Q: Someone has applied to get the Trademark & USPTO of a Mark Drawing I designed for a pro deck & did not ask for permissio

I haven´t been called nor asked to give my permission to patent it. I can proof I did the deck myself, there is the digital print & email sent w deck to the person for whom I did the job. This person has taken the type & style I used in the design & wants to be the owner of it when it´s not her but me who did it. The goods/services she sells are the Name / Letters / Words I used on the Deck but the design of the sentence or name as written & asked for getting the patent are my idea not hers. What can I do? Do I have any right? I chose a rare type to achieve an elegant pro deck to work with the media & institutions worldwide, & now this lady, without my permission has asked to get the trademark & patent on her project using the name of her project as I designed it. Please, advice. I haven´t been asked for authorization. I can show I am the designer of the drawing & also prove this lady has given wrong info. I can prove she has lied & provide with detailed information. SerNum: 98190639

2 Lawyer Answers
Fritz-Howard Raymond Clapp
Fritz-Howard Raymond Clapp pro label Lawyers, want to be a Justia Connect Pro too? Learn more ›
  • Trademarks Lawyer
  • Beverly Hills, CA

A: The trademark application you cite is for the text FROM HER TO ETERNITY, without any graphic element or stylized font, so whatever you designed is not at issue in the trademark registration.

If the design you created is being used on merchandise or related materials such as advertising, then you may have a copyright claim unless it was a "work for hire" and that depends on the terms and circumstances in which you were retained and paid. Consult an experienced copyright attorney to evaluate the strength of your claim.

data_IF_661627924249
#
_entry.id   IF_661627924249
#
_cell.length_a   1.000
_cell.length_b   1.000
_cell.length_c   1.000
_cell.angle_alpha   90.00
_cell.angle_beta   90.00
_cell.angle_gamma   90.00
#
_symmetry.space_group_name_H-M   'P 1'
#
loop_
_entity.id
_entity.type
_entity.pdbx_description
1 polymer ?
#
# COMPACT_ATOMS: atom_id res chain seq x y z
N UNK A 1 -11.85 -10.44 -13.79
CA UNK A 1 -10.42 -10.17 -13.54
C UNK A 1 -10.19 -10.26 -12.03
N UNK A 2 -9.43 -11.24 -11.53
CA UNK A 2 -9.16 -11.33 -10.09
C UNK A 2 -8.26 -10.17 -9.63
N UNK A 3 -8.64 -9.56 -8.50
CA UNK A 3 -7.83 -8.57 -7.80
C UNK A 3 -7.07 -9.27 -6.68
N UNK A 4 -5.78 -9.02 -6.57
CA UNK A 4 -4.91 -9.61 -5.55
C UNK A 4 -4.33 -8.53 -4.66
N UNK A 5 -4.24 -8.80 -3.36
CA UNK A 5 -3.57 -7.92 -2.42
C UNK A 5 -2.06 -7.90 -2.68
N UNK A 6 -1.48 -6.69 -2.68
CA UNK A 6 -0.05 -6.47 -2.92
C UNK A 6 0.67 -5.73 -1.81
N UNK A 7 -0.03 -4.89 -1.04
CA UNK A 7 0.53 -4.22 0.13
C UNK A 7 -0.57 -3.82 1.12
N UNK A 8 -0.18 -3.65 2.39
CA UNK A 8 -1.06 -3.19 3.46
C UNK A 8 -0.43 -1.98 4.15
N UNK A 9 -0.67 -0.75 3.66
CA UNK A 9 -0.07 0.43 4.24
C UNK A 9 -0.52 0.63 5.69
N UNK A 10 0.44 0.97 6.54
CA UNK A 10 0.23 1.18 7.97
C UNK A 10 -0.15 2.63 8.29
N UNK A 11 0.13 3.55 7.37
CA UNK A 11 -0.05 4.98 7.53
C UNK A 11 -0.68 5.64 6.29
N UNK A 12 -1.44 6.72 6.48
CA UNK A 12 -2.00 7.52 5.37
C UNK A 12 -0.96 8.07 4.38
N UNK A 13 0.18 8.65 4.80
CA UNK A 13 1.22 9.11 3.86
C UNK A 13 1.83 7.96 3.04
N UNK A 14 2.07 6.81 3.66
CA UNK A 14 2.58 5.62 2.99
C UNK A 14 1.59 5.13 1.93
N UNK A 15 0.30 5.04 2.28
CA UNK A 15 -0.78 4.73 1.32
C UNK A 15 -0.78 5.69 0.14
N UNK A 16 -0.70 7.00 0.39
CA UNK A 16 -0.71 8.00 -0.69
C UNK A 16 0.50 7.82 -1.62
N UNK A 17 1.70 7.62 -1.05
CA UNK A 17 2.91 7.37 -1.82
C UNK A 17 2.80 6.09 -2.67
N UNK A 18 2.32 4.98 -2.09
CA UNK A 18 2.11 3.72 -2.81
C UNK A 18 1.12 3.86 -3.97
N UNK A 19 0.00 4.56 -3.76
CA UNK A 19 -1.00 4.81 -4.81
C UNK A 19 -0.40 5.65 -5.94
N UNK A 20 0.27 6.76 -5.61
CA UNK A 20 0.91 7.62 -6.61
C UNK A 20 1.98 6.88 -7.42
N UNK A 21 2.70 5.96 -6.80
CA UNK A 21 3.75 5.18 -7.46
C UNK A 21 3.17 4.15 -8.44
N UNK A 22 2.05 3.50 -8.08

James L. Arrasmith
James L. Arrasmith pro label Lawyers, want to be a Justia Connect Pro too? Learn more ›

A: If someone has applied for a trademark registration with the USPTO using a mark you designed without your permission, you may have rights to challenge the application or subsequent registration. First, having proof of your original design, such as digital prints and email correspondence, is crucial. If the mark is still under application and has not been registered, you can consider filing an opposition during the USPTO's opposition period. Additionally, if the mark gets registered, you may explore the option of seeking its cancellation based on your rights to the original design.

Misrepresentation or false statements made during the trademark application process can also have implications for the validity of the trademark. It's crucial to act promptly, especially if you want to challenge the registration. Given the complexities of intellectual property law and the specifics of your situation, it's advisable to consult with an attorney well-versed in trademark law to discuss your options and potential remedies.

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